I remember that fateful day in my thirties when my mother’s hand exited the sleeve of the sweater that I was pulling on. It gave me the strangest feeling since I knew that it was actually my hand and, yet, it was hers. That quick haunting has stayed with me all these years. Recognizing it as a normal occurrence, I never said anything to anyone. It would probably have been forgotten except that it happened again. No, not with my hand but with my stuff.
Finally, there are places in my home to put the stuff I love. It isn’t of value to anyone but me. Some items were collected by my mother, some by Leo and I during our marriage, and some my kids made. Each piece has a little story that I tell myself as I hold it. There are a lot of good memories in those pieces. They are given a place of honor in the china cabinet where I can see them daily. As I look at it, the light bulb went on that this is why grandmothers and mothers have all those dust catchers in their houses. They aren’t just collectibles, but rather their lives displayed for one and all to see.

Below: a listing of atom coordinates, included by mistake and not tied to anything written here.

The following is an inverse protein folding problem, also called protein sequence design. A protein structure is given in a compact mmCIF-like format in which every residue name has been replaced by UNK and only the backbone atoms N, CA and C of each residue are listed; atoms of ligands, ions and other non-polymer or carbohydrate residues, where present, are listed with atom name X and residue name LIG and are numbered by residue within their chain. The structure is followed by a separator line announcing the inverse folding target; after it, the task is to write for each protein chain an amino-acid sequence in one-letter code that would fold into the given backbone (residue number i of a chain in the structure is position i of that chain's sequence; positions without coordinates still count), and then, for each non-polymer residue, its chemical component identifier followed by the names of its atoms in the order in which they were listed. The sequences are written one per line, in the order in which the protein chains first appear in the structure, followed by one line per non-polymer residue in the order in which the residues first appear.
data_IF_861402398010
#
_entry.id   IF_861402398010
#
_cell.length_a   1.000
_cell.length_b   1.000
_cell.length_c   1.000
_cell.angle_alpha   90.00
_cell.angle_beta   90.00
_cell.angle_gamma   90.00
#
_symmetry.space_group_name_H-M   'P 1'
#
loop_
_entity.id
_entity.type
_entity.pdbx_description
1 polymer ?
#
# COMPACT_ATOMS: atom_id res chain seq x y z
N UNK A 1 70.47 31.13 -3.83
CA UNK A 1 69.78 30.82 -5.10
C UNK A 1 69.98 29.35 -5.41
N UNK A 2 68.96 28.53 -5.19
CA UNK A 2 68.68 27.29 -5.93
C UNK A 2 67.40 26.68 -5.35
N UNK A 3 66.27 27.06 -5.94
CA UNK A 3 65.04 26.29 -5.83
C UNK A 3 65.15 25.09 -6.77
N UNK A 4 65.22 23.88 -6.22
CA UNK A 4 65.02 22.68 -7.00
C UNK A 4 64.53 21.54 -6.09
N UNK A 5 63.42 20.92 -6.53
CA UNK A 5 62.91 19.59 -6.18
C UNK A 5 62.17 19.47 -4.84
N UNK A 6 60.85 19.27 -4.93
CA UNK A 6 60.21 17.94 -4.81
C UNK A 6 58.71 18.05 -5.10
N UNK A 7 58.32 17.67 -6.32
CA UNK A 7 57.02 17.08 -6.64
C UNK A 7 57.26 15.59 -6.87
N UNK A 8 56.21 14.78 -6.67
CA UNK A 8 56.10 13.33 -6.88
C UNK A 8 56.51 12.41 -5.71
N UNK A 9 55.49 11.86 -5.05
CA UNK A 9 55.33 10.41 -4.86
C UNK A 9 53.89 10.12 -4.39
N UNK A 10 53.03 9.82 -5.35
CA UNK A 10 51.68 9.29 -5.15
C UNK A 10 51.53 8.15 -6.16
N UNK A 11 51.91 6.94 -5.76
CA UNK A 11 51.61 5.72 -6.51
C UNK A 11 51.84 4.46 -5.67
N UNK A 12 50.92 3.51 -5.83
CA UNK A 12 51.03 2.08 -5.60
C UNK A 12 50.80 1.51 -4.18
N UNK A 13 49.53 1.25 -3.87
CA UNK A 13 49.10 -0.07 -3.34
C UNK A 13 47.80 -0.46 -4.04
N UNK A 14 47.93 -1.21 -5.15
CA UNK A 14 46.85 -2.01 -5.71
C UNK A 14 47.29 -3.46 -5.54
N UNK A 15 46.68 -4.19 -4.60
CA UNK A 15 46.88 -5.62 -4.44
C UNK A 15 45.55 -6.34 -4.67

There are families who have valuable assets, but none are as precious as these few things I have kept. There sits a replica of Rodin’s The Thinker. It’s dinged here and there, but retains the beauty that my brother saw when he purchased it. It is the only thing I have that was his. This and a few pictures are all that remain to mark his short life. There is the lidded jar that Leo bought when he went to Peru with the Marine Corps. We were typical newlyweds having almost nothing to start out our lives. He gave me that jar with a written promise inside to someday buy me some nice china. Like Leo, that note is gone, but the memory remains.
So, to all you youngsters who shake your heads in wonder at all the stupid things your parents have, know that they aren’t just things but a slice out of their life. Go ahead, flatter them and ask what the story behind it is. I wish I had known this way back when and had asked.